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Science Does Not Speak for Itself: Translating Child Development Research for the Public and Its Policymakers

How can we translate the science of early brain and biological development? Partnerships between scientists and social scientists can help.
Jack P. Shonkoff, Susan Nall Bales
March 16, 2015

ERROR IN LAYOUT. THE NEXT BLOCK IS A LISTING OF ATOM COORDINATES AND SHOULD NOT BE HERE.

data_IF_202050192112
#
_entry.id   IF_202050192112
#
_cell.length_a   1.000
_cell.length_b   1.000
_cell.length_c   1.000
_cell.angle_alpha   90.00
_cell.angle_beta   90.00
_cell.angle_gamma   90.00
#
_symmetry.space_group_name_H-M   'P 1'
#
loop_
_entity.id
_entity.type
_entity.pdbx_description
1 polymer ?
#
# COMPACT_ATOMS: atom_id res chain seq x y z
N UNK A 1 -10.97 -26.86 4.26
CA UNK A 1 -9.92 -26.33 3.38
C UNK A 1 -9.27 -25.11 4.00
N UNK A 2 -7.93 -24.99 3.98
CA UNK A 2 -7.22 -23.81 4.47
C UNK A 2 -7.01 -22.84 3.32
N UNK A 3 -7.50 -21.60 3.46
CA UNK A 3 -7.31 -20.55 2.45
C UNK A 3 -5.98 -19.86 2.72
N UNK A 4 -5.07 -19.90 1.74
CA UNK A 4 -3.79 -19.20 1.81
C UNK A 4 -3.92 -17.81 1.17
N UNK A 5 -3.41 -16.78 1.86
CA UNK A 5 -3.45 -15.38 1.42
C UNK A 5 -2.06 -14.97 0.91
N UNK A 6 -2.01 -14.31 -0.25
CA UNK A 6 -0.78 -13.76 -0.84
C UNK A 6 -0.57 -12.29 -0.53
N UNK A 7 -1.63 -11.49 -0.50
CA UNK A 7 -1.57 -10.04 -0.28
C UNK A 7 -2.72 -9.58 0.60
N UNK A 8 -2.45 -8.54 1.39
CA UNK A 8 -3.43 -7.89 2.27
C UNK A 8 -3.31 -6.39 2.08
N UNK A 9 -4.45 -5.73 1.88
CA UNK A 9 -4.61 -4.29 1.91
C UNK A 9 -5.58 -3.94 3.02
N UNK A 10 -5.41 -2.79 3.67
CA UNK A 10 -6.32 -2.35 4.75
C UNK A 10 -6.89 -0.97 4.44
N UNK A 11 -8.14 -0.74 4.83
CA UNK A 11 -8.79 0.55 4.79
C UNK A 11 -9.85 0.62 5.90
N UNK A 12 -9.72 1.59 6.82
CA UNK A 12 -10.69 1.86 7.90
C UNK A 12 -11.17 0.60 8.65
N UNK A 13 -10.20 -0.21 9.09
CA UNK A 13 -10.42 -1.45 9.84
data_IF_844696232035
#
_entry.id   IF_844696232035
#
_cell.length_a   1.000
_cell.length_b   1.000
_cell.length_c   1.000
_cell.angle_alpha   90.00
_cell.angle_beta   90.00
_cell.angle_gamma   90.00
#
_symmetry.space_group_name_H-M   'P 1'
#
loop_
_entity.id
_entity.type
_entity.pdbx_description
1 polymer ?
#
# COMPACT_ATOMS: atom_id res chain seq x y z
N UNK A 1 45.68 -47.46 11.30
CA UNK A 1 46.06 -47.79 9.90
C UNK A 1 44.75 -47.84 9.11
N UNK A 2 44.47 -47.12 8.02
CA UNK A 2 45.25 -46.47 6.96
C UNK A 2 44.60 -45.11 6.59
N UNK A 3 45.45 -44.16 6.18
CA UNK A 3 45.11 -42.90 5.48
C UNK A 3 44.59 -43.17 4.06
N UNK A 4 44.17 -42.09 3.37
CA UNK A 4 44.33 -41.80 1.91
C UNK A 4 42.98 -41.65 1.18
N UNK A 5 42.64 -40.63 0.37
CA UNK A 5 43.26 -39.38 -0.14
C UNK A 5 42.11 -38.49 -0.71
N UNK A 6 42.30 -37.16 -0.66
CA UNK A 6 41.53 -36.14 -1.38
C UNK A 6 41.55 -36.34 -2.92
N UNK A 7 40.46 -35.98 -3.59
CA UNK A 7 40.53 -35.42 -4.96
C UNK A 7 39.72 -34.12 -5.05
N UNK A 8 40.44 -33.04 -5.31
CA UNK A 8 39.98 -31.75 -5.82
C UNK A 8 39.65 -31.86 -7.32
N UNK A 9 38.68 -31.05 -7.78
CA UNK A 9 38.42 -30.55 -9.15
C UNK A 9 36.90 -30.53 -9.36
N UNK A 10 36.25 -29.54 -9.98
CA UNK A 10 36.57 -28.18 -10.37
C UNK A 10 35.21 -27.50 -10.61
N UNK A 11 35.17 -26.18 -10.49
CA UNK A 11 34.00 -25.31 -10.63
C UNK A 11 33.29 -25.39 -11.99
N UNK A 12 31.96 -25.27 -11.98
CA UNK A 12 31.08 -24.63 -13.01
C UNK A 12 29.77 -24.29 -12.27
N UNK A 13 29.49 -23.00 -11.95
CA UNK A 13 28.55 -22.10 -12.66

Science has an important role to play in advising policymakers on crafting effective responses to social problems that affect the development of children. This article describes lessons learned from a multiyear, working collaboration among neuroscientists, developmental psychologists, pediatricians, economists, and communications researchers who are engaged in the iterative construction of a core story of development, using explanatory metaphors like “brain architecture,”“toxic stress,” and “serve and return” to explain complex scientific concepts to nonscientists. The aim of this article is to stimulate more systematic, empirical approaches to the task of knowledge mobilization and to underscore the need to view the translation of science into policy and practice as an important academic endeavor in its own right.